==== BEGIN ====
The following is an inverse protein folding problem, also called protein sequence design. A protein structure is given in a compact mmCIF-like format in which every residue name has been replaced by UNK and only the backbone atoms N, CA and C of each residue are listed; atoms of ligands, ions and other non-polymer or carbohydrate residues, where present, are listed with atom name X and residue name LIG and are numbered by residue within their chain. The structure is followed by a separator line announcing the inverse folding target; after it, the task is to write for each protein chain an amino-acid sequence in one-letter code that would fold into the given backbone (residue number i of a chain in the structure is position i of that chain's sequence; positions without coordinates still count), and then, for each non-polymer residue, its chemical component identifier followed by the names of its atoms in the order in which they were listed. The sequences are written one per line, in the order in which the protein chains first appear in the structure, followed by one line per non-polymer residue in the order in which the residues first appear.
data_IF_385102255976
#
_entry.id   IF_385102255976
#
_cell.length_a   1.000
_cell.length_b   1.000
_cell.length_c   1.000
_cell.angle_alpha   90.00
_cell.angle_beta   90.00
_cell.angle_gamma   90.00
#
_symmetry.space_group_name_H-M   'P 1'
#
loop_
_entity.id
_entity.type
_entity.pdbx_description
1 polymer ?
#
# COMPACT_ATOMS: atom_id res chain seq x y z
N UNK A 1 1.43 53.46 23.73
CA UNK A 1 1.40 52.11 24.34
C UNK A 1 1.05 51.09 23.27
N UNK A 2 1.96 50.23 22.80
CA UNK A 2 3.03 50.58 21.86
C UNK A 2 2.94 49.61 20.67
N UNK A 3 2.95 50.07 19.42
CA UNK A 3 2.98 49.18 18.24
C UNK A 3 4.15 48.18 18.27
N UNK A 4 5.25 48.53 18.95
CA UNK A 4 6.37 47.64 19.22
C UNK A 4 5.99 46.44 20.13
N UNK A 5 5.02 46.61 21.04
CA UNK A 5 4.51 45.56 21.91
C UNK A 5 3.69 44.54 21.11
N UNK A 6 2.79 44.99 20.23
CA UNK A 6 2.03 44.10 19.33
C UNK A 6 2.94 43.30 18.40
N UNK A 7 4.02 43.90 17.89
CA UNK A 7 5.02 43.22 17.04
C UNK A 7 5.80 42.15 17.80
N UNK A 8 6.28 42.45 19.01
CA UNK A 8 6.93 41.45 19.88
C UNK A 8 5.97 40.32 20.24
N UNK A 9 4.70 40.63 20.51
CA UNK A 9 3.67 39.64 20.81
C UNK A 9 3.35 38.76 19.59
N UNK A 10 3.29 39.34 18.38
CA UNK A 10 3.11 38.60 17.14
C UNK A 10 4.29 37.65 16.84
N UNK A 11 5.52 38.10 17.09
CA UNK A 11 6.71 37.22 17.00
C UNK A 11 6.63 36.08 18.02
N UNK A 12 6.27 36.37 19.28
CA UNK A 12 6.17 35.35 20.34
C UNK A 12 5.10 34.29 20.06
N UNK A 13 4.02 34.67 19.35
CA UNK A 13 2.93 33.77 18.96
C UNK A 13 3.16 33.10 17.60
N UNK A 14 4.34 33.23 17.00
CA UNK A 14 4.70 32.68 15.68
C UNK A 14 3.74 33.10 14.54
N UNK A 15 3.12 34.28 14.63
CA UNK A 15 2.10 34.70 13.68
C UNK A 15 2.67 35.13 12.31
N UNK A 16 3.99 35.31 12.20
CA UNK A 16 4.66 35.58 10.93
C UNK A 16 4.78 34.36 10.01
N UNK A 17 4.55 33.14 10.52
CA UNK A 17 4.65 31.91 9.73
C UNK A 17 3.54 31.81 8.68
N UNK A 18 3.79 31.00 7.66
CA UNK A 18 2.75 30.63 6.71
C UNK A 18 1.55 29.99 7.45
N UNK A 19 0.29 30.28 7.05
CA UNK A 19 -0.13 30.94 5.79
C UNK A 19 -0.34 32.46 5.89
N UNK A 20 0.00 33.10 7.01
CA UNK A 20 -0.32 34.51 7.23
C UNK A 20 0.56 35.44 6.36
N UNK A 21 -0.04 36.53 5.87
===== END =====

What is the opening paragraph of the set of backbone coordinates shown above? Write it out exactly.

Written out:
The following is an inverse protein folding problem, also called protein sequence design. A protein structure is given in a compact mmCIF-like format in which every residue name has been replaced by UNK and only the backbone atoms N, CA and C of each residue are listed; atoms of ligands, ions and other non-polymer or carbohydrate residues, where present, are listed with atom name X and residue name LIG and are numbered by residue within their chain. The structure is followed by a separator line announcing the inverse folding target; after it, the task is to write for each protein chain an amino-acid sequence in one-letter code that would fold into the given backbone (residue number i of a chain in the structure is position i of that chain's sequence; positions without coordinates still count), and then, for each non-polymer residue, its chemical component identifier followed by the names of its atoms in the order in which they were listed. The sequences are written one per line, in the order in which the protein chains first appear in the structure, followed by one line per non-polymer residue in the order in which the residues first appear.